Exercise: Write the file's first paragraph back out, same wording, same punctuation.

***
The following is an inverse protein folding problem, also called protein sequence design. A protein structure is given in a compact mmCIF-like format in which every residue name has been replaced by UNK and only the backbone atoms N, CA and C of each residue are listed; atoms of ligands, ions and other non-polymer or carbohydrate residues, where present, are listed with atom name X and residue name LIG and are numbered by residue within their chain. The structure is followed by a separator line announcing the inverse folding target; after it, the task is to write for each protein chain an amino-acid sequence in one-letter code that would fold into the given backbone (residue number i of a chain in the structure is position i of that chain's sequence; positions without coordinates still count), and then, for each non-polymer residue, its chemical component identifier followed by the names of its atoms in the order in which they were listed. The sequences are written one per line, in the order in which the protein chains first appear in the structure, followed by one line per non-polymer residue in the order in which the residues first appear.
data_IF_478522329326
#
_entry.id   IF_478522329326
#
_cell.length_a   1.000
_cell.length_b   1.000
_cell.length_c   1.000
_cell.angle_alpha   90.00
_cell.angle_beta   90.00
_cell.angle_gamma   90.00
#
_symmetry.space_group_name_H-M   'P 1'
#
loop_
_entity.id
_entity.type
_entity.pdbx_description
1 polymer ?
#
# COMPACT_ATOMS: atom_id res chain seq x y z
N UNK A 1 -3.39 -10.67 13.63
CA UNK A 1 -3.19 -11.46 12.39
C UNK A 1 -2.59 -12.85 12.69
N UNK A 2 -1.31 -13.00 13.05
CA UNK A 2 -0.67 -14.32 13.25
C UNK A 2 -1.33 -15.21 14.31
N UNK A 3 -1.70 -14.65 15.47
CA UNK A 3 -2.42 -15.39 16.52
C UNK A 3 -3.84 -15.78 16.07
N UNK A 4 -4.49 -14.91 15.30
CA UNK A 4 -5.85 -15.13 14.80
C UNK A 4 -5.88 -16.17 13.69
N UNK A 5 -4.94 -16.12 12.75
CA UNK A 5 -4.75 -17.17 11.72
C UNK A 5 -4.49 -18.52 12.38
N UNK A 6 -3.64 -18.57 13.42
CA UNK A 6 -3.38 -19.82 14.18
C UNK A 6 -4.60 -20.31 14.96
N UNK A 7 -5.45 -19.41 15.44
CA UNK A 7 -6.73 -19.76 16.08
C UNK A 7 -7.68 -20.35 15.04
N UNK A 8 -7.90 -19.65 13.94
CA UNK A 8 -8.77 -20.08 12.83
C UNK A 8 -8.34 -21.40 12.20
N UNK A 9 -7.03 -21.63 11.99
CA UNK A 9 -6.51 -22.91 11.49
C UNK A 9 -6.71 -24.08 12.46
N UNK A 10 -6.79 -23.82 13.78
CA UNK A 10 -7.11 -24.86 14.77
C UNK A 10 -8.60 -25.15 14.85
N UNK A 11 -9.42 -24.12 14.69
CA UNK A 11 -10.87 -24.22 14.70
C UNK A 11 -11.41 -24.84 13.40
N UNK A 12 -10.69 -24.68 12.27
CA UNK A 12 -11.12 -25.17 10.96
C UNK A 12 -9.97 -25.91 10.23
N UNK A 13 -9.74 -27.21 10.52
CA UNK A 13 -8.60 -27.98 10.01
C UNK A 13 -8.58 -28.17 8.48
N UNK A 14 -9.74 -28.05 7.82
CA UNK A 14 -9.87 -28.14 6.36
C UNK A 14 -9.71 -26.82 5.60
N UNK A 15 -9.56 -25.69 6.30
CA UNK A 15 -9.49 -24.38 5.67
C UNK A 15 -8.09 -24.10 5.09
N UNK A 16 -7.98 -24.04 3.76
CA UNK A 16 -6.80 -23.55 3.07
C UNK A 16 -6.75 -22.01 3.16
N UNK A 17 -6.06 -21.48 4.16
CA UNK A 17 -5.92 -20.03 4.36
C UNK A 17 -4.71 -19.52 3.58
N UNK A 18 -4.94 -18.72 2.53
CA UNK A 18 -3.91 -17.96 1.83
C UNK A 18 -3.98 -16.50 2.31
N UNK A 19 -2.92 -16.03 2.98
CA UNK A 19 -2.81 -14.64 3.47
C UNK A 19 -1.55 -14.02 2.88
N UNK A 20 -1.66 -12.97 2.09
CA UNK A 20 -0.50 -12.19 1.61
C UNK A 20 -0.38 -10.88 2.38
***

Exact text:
The following is an inverse protein folding problem, also called protein sequence design. A protein structure is given in a compact mmCIF-like format in which every residue name has been replaced by UNK and only the backbone atoms N, CA and C of each residue are listed; atoms of ligands, ions and other non-polymer or carbohydrate residues, where present, are listed with atom name X and residue name LIG and are numbered by residue within their chain. The structure is followed by a separator line announcing the inverse folding target; after it, the task is to write for each protein chain an amino-acid sequence in one-letter code that would fold into the given backbone (residue number i of a chain in the structure is position i of that chain's sequence; positions without coordinates still count), and then, for each non-polymer residue, its chemical component identifier followed by the names of its atoms in the order in which they were listed. The sequences are written one per line, in the order in which the protein chains first appear in the structure, followed by one line per non-polymer residue in the order in which the residues first appear.